Green Zone is an innovative program that trains university faculty and staff members on how to better support veteran students making the difficult transition from service member to student. “The training was immensely helpful and targeted a population of students all too often forgotten. I would recommend Green Zone training to any individual employed in a higher education setting who has contact with active or veteran military students,” said Amy Rostan, a VCU academic advisor. VCU’s efforts are not solely confined to their own campus but have reached other institutions. For example, Green Zone has been shared with approximately 20 other colleges and universities across America.
To join VCU and the hundreds of other schools committing to these principles, to learn more about them, and to electronically upload your institution’s affirmation letter, visit the 8 Keys registration website.
Sydney Mann is an intern for the Military Affairs Team at the U.S. Department of Education.
A legislative committee held a grueling hearing this week on the matter and may announce next month whether it plans to move against the regent.
The leaders of Cornell Tech, a new institution in New York City, are designing spaces meant to accommodate whatever tomorrow brings.
Freeman A. Hrabowski III, president of the University of Maryland-Baltimore County, thinks he knows what students need: lots of support.
Fudan University and other universities are under scrutiny from the government's anti-graft watchdog, the Central Commission for Discipline Inspection.
In a review ordered by the Supreme Court, the Fifth Circuit judges split in favor of the affirmative-action policy.
The dispute over the University of Texas at Austin's consideration of race in admissions has a long legal history. Here's a guide to key moments in the case.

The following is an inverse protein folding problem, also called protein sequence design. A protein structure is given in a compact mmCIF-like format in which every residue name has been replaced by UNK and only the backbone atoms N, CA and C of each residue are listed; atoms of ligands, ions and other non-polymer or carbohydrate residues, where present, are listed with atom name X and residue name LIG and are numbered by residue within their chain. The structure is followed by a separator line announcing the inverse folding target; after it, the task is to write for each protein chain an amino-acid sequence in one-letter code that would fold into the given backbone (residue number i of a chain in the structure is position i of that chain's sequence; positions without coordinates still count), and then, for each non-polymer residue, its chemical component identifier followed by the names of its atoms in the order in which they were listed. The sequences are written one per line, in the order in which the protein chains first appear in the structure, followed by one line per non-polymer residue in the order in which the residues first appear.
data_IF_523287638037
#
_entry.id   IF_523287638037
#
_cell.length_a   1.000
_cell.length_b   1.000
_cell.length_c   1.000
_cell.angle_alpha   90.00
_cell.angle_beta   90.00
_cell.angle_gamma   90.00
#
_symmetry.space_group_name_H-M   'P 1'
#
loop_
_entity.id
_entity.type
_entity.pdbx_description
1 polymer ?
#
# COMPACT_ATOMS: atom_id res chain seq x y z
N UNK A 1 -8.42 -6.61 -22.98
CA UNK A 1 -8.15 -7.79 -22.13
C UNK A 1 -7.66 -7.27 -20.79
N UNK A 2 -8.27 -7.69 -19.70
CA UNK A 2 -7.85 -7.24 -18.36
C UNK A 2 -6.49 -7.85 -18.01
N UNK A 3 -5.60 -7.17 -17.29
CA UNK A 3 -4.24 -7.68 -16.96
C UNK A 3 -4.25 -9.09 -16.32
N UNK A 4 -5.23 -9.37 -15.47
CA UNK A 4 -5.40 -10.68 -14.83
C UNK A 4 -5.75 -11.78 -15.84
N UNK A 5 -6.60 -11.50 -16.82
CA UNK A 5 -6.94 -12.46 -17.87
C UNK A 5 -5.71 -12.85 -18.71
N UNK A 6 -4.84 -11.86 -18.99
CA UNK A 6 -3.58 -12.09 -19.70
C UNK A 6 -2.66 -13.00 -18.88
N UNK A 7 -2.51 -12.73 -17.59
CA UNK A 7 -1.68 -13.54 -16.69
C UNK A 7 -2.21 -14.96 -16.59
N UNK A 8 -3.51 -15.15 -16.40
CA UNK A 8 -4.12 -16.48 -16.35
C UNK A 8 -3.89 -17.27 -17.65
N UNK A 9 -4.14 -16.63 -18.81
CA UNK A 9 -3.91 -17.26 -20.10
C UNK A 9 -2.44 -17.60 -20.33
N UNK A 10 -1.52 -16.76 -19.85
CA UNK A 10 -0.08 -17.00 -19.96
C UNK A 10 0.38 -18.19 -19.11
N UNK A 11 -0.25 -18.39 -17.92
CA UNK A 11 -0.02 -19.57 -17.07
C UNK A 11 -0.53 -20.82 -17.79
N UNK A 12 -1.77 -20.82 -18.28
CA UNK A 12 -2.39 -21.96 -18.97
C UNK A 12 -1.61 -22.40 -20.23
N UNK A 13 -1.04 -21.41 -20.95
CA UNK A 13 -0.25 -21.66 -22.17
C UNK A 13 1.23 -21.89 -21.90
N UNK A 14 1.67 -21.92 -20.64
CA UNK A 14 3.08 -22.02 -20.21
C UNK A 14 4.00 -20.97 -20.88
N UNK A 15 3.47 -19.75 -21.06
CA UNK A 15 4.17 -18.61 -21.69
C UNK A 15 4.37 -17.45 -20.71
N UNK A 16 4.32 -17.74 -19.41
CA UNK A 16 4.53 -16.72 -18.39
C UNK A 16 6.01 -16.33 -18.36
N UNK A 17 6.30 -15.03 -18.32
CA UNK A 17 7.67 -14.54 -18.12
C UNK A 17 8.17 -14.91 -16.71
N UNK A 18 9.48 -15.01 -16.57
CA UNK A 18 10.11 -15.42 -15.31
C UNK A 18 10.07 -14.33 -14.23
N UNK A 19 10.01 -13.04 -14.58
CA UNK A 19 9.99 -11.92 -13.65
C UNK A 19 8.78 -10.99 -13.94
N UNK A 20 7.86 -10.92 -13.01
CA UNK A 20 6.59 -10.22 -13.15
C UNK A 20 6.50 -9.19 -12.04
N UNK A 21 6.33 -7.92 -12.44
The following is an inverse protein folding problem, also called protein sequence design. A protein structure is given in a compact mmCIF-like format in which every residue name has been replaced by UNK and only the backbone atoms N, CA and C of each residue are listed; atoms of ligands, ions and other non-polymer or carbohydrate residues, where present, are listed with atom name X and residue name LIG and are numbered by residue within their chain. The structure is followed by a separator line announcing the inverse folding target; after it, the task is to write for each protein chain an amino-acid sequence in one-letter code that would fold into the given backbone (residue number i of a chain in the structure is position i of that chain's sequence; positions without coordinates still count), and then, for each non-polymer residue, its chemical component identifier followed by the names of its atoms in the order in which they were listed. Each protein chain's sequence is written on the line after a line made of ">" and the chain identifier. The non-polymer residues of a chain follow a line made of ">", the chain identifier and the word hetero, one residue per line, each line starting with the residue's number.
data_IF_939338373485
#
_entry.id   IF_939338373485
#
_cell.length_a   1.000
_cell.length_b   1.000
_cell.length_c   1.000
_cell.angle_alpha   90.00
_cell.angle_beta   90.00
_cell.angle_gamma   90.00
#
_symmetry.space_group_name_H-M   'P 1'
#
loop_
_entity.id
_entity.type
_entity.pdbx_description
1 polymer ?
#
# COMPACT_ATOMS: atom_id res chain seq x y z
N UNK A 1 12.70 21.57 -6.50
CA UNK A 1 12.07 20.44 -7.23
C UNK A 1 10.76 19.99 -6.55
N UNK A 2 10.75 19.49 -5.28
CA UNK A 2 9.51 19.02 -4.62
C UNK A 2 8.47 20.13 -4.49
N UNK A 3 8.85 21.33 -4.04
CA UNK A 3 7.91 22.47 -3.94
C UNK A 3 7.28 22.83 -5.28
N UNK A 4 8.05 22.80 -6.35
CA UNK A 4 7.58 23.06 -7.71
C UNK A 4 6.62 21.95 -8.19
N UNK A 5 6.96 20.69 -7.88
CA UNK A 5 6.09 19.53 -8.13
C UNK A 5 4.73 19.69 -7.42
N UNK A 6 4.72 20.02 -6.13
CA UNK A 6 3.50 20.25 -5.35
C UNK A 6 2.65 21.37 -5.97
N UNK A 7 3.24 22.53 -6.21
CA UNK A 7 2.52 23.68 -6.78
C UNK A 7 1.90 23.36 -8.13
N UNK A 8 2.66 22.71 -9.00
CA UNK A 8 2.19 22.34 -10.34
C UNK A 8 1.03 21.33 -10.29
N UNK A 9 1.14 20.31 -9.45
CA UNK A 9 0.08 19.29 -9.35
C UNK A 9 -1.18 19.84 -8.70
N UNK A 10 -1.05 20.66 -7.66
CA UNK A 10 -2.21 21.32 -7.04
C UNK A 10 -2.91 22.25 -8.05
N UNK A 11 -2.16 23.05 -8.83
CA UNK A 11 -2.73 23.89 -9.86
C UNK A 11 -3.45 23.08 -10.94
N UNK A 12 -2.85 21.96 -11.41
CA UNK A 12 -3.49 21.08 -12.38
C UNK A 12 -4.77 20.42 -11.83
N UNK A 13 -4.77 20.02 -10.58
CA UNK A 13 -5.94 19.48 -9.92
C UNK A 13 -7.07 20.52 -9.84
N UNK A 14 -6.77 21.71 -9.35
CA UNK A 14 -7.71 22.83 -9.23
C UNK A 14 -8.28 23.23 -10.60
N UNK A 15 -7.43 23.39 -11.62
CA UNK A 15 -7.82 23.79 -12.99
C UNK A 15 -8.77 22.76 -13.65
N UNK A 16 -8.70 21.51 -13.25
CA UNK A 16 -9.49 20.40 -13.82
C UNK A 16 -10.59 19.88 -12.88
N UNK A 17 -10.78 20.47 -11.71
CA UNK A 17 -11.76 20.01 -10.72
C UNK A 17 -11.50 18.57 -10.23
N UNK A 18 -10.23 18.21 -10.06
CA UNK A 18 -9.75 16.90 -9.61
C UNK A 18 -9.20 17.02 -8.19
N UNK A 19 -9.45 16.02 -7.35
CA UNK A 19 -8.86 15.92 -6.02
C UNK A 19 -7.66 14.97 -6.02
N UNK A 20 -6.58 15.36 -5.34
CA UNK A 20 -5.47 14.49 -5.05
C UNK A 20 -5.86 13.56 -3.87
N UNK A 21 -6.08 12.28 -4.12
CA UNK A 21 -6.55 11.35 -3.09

The Western Interstate Commission for Higher Education (WICHE) appointed former Vice President of Government Affairs for Apollo Education Group Dr. John Lopez to direct the State Authorization Reciprocity Agreement (SARA) for the compact.
Reposted from the Huffington Post.
The Healthy, Hunger-Free Kids Act of 2010 enabled the U.S Department of Agriculture to make historic changes to the meals served in our nation’s schools. Breakfasts, lunches, and snacks sold during the school day are now more nutritious than ever, with less fat and sodium and more whole-grains, fruits, vegetables, lean protein, and low-fat dairy. For many kids, the meals they get at school may be the only nutritious meals they receive that day—and when children receive proper nourishment, they are not only healthier, but they also have better school attendance and perform better academically. It’s not enough, though, to make the meals healthier—we must ensure that children have access to those healthier foods.
The Healthy, Hunger-Free Kids Act authorized a program, known as the Community Eligibility Provision (CEP), that can help schools achieve their educational goals by ensuring that children in low-income communities have access to healthy meals at school so they are ready to learn. In this program, schools agree to offer breakfast and lunch for free to all students, and cover any costs that exceed the reimbursements from USDA. Designed to ease the burden of administering a high volume of applications for free and reduced price meals, CEP is a powerful tool to both increase child nutrition and reduce paperwork at the district, school, and household levels, which saves staff time and resources for cash-strapped school districts.